Graphix, 2015. 978-0545565417
Synopsis: When Violet Marlocke’s school is eaten by space whales, she’s excited by the prospect of being able to stay home. But when her dad goes missing on the job and her mother insists they stay on the station, Violet decides it’s up to her to rescue her father and bring her family back together again. Together with her friends Zacchaeus (one of two living Lumpkins) and Elliot (a rooster who identifies more as a chicken), she’ll traverse space to find her dad…any maybe even a few other things along the way.
Why I picked it up: I love Thompson’s other work (Blankets, Habibi, and Goodbye, Chunky Rice) and I was super excited that he was putting out a book for all ages. I will read everything this man writes forever.
Why I finished it: Thompson has created a sort of space opera in which children take charge of their own future and prove that age has no correlation to greatness. The future sees humanity much the same as today: the haves and the have nots, and perhaps a few classes in between. Those lucky enough to live on space stations rely heavily on people like Violet and her family to help provide them with the daily comforts on which they seem to be dependant. Meanwhile, the rest of society has to find ways to make due with what they are given, often recycling parts over and over again to keep things running. As a result, there’s not only a junk yard, but a giant wall of debris that separates one side of the galaxy from the other; perhaps another metaphor for the societal divisions. The story tends to meander in some places, but even during the slower portions, Thompson is rounding out his characters – even the secondary ones – to make the world that much more real for the reader. We grow to care about these people (well, most of them anyway) and we want to see everything work out for them by the conclusion, as harrowing and dangerous as things may seem. Thompson’s wit and humor are just as present in the plot as it is in the art. I found it amusing that purple space whales have green poop, and the coloring on the aliens is just as wacky as their personalities. And whether you identify with just one character or all of them, this story has a little bit of something for everyone.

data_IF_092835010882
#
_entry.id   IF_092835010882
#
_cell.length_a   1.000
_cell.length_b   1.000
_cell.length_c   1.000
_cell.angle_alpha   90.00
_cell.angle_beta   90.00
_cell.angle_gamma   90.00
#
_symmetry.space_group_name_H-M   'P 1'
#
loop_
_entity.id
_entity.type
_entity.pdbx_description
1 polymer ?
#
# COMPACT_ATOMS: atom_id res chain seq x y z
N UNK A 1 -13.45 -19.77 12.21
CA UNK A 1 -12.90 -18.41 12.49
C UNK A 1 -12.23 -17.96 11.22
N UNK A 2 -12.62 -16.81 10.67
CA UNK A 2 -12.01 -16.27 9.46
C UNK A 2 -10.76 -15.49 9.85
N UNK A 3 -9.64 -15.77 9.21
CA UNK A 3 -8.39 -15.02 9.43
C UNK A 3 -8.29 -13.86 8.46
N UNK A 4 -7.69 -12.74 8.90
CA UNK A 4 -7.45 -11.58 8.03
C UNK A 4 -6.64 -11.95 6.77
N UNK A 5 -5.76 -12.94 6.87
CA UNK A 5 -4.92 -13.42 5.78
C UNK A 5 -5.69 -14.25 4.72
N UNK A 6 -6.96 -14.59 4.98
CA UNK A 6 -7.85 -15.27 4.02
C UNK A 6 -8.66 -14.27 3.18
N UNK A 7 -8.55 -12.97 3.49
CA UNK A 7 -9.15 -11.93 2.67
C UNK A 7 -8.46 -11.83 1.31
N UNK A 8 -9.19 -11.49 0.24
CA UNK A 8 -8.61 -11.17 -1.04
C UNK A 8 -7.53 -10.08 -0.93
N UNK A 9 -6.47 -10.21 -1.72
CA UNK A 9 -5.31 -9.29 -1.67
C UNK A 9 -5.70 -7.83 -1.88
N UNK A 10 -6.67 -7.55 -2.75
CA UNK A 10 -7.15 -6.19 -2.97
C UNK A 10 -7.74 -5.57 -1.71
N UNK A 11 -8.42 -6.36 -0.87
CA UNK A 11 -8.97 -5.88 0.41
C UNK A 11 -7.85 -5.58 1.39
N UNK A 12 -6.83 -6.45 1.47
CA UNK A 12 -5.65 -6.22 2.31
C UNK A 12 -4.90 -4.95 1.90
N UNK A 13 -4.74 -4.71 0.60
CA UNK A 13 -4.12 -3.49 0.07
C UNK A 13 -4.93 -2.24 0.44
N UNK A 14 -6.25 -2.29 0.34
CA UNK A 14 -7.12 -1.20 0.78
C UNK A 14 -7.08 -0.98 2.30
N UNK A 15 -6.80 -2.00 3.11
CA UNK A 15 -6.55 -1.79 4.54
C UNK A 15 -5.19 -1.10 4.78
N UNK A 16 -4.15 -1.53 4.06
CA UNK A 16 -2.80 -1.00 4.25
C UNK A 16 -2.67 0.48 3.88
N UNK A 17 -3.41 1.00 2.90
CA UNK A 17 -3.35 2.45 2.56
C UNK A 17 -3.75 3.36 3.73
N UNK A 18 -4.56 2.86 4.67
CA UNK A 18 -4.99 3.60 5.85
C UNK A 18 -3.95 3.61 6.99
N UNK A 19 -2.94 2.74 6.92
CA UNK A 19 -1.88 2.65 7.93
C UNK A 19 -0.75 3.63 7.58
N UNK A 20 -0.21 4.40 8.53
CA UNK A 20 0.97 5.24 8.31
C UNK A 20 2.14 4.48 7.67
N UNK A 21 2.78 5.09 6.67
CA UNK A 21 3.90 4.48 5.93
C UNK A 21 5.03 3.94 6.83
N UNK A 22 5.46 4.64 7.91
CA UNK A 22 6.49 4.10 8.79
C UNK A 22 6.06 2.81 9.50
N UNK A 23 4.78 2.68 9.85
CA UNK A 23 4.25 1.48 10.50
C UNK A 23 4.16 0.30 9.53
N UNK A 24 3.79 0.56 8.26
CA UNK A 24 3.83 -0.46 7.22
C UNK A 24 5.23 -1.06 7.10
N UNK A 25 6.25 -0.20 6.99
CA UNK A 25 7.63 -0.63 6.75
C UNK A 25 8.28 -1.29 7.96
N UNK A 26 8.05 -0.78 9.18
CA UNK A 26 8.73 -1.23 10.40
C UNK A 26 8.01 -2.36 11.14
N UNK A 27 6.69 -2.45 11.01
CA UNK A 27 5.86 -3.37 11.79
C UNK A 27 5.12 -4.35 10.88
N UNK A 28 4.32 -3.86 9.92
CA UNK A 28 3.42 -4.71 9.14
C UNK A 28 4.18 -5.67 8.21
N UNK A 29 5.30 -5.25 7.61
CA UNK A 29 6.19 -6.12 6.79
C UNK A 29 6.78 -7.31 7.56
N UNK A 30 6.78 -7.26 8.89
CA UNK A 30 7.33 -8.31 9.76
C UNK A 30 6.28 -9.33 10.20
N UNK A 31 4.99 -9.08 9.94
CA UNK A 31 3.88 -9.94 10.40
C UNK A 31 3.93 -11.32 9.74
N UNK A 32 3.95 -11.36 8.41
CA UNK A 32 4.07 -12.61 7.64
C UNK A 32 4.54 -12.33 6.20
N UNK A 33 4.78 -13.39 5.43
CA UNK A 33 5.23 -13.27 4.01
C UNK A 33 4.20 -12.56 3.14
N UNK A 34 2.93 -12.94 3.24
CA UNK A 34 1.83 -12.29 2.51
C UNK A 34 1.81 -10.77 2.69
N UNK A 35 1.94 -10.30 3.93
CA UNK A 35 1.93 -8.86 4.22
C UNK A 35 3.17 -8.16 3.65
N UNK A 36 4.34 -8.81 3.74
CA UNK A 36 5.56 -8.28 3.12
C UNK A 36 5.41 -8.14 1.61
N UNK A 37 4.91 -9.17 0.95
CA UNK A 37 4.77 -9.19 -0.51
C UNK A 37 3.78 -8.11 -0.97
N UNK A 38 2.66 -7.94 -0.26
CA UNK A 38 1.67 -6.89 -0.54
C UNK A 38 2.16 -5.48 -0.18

Other related materials: Sunny Side Up by Jennifer L. Holm and Matthew Holm; Babymouse series by Jennifer L. Holm and Matthew Holm; The Chronicles of Claudette series by Jorge Aguirre and Rafael Rosado; Zita the Spacegirl series by Ben Hatke; Cleopatra in Space series by Mike Maihack; Princeless series by Jeremy Whitley and M. Goodwin; Lumberjanes by Noelle Stevenson, Grace Ellis, Brooke Allen, and Shannon Watters; Nimona by Noelle Stevenson; American Born Chinese by Gene Luen Yang; In Real Life by Cory Doctorow and Jen Wang